Is There a Consensus on What Constitutes a Consensus?
An email conversation about the news of the day.
June 24 2002 3:38 PM


Hi Walter,


A disappointing morning for those of us who await vouchers and urine tests with bated breath. Still, today's death-penalty decision is worth a quick comment. I've read it only briefly, so I'll reserve the right to change my mind this evening.

Dahlia Lithwick Dahlia Lithwick

Dahlia Lithwick writes about the courts and the law for Slate. Follow her on Twitter.

Your thoughts on the Atkins case are tremendously insightful. But I disagree with the proposition that the court's efforts at curbing congressional overreaching (often to give powers back to the states) are at all analogous to what the Court did in Atkins—curbing a state's power to decide who is to be executed at all.

I also disagree that the court was, per se, ill-suited to make the call in Atkins. Yes, where the sole legal issue facing the courts is whether a consensus exists as to X, the legislative branch would seem to be uniquely and exclusively qualified to answer. But I wonder if the real issue in Atkins is not "Is there a consensus?" but rather "How the hell do you measure consensus?" That is a far trickier question and, unless you believe—as Scalia evidently does—that consensus means 100 percent of the population must agree on X in perpetuity, then there is a fundamental question for the court to determine: Is a consensus 60 percent of the states or 80 percent? Must it be constant over time?  Can evidence of trends toward a consensus reflect a consensus? Yes, I agree Justice Stevens fudged those answers, but I'm not certain how a legislature could have answered this "meta" question either.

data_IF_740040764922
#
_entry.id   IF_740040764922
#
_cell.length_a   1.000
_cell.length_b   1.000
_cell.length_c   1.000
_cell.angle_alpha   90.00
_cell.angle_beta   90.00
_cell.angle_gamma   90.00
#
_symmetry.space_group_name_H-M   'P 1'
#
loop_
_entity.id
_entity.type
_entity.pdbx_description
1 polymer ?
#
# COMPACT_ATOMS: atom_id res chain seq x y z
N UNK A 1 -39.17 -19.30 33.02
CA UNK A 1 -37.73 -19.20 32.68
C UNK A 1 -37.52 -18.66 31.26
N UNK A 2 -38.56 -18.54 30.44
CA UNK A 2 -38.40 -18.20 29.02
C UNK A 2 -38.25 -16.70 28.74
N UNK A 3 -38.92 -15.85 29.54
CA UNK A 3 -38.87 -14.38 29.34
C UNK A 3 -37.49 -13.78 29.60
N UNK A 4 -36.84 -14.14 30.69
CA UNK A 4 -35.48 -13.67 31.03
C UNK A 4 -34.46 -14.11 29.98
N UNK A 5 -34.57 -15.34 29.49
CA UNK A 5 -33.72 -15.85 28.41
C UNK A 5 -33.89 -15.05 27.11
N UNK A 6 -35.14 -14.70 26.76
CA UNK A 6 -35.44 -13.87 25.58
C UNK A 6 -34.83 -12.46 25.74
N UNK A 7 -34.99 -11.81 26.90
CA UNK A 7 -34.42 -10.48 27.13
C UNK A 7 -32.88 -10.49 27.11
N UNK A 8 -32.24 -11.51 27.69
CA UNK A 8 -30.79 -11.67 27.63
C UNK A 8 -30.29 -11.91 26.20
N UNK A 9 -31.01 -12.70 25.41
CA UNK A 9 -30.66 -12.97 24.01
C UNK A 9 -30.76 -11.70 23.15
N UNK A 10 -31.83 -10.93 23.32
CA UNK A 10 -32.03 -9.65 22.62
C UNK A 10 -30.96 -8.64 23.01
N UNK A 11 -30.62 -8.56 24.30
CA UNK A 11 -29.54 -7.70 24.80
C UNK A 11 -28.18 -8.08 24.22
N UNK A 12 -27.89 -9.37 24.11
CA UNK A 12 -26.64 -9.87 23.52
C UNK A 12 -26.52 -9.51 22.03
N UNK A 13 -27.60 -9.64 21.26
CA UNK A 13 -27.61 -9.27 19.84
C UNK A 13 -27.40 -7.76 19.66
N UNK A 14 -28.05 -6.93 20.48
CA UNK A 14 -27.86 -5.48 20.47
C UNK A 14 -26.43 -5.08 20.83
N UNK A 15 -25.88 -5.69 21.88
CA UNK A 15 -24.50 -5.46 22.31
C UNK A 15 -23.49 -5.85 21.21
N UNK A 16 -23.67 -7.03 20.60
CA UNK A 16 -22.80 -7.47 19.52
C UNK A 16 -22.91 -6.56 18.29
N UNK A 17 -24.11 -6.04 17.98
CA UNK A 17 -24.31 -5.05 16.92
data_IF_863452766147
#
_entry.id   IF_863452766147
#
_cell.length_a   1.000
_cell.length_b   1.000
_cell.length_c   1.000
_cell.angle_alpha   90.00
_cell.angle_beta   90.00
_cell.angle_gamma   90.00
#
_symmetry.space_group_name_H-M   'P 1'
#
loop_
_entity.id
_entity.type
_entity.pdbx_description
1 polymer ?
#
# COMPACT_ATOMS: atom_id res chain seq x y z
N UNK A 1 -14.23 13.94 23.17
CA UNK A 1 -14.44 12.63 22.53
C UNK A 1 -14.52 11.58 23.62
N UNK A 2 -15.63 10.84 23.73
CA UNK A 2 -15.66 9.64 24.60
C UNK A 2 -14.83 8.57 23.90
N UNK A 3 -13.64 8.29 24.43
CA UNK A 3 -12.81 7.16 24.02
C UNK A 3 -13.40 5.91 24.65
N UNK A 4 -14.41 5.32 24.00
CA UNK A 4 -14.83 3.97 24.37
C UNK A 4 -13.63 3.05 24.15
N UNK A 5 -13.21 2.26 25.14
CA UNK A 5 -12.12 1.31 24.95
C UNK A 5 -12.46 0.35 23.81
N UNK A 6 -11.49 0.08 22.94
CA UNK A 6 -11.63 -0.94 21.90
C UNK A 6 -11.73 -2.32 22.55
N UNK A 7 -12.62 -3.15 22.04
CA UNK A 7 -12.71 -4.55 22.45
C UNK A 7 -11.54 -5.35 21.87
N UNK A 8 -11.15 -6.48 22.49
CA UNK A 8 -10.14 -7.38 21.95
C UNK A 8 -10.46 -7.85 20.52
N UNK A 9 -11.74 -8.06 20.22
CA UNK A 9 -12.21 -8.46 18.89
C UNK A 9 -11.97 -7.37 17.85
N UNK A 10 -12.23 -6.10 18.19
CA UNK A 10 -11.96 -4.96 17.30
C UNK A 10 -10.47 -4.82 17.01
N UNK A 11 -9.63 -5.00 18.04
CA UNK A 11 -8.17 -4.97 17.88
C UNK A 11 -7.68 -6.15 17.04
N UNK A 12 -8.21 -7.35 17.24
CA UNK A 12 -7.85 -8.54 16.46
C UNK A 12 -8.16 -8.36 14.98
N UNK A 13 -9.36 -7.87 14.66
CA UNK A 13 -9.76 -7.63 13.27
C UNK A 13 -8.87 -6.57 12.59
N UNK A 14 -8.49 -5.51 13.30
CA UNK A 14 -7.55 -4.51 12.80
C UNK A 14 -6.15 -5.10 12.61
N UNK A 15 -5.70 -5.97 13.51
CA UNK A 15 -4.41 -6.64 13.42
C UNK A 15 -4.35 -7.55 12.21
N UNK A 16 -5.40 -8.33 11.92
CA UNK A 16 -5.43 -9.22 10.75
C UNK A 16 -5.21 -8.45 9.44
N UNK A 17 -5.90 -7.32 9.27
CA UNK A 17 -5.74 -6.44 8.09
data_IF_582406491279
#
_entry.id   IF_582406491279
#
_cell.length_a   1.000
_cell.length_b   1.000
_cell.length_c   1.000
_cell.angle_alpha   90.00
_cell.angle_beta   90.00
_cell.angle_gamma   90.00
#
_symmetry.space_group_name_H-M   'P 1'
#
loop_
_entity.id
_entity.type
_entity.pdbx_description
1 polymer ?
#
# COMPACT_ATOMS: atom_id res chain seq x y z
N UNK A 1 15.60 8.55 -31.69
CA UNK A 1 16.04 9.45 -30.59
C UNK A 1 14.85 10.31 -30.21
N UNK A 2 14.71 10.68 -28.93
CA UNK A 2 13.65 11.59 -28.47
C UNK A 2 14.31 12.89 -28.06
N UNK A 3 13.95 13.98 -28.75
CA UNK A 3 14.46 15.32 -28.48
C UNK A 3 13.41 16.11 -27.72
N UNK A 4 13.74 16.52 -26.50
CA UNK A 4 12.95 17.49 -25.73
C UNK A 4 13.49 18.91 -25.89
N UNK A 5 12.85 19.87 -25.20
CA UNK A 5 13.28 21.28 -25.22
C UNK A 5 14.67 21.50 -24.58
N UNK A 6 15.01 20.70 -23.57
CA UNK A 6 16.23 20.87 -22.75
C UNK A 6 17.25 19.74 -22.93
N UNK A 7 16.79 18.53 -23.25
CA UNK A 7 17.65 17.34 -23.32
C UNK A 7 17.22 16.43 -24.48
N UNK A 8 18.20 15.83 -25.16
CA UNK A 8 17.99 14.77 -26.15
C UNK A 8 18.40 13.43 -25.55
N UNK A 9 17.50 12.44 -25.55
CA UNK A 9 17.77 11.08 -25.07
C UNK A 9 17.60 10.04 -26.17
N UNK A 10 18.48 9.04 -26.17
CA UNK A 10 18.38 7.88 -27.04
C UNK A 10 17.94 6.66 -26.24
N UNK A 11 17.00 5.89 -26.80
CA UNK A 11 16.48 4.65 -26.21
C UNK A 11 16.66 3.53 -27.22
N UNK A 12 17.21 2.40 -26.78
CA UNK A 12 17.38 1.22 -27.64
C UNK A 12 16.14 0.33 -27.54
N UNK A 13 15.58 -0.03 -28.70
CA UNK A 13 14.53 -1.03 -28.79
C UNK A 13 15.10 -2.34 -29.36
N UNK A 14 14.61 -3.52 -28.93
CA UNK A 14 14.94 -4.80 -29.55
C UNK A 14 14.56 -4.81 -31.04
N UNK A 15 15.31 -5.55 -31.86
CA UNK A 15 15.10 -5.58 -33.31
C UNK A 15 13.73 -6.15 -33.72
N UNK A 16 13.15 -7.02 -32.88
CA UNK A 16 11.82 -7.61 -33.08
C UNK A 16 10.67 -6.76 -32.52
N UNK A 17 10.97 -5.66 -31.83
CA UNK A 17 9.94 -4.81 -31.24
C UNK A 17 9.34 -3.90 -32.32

Briefly, on Ring: In Ring v. Arizona the court held today, 7-2, that juries, and not judges, must impose the death penalty under the Sixth Amendment. Justice Ginsburg's opinion argues, in effect, that if juries are competent enough to do the fact finding required for a conviction, they are also competent enough to be entrusted to decide who will be put to death. Interestingly, this argument cuts against the very "death is different" jurisprudence that lay at the heart of the Atkins decision last week.

Justice Scalia's dissent in Atkins was a heartfelt cry that death is not different. He believes if you can sentence someone who is mentally retarded to jail, you can kill them. You and I disagree with him, but why? Scalia forces us to articulate why we think death-penalty cases demand more legal vigilance and care. My answer has always been that death is irreversible. But there must be a better answer than that.

More later,


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